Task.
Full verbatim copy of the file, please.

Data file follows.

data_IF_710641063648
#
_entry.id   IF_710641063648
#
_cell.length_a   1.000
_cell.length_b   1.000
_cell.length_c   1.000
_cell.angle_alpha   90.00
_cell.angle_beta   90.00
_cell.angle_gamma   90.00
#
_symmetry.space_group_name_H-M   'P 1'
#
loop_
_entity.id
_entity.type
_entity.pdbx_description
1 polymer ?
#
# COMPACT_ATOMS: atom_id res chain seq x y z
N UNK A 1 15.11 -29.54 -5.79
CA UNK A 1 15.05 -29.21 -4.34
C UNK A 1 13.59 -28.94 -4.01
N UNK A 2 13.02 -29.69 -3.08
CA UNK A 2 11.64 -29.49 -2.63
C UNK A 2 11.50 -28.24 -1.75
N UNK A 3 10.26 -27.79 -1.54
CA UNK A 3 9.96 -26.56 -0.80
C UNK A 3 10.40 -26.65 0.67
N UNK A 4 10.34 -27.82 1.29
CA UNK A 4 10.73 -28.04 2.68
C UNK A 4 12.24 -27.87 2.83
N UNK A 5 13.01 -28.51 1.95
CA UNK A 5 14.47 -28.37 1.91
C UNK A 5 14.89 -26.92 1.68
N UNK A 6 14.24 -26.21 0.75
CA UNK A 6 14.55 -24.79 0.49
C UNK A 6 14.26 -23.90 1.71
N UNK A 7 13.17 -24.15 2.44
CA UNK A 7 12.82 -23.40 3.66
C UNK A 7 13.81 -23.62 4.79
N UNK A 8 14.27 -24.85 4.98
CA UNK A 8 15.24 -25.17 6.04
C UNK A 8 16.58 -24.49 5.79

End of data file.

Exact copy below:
data_IF_710641063648
#
_entry.id   IF_710641063648
#
_cell.length_a   1.000
_cell.length_b   1.000
_cell.length_c   1.000
_cell.angle_alpha   90.00
_cell.angle_beta   90.00
_cell.angle_gamma   90.00
#
_symmetry.space_group_name_H-M   'P 1'
#
loop_
_entity.id
_entity.type
_entity.pdbx_description
1 polymer ?
#
# COMPACT_ATOMS: atom_id res chain seq x y z
N UNK A 1 15.11 -29.54 -5.79
CA UNK A 1 15.05 -29.21 -4.34
C UNK A 1 13.59 -28.94 -4.01
N UNK A 2 13.02 -29.69 -3.08
CA UNK A 2 11.64 -29.49 -2.63
C UNK A 2 11.50 -28.24 -1.75
N UNK A 3 10.26 -27.79 -1.54
CA UNK A 3 9.96 -26.56 -0.80
C UNK A 3 10.40 -26.65 0.67
N UNK A 4 10.34 -27.82 1.29
CA UNK A 4 10.73 -28.04 2.68
C UNK A 4 12.24 -27.87 2.83
N UNK A 5 13.01 -28.51 1.95
CA UNK A 5 14.47 -28.37 1.91
C UNK A 5 14.89 -26.92 1.68
N UNK A 6 14.24 -26.21 0.75
CA UNK A 6 14.55 -24.79 0.49
C UNK A 6 14.26 -23.90 1.71
N UNK A 7 13.17 -24.15 2.44
CA UNK A 7 12.82 -23.40 3.66
C UNK A 7 13.81 -23.62 4.79
N UNK A 8 14.27 -24.85 4.98
CA UNK A 8 15.24 -25.17 6.04
C UNK A 8 16.58 -24.49 5.79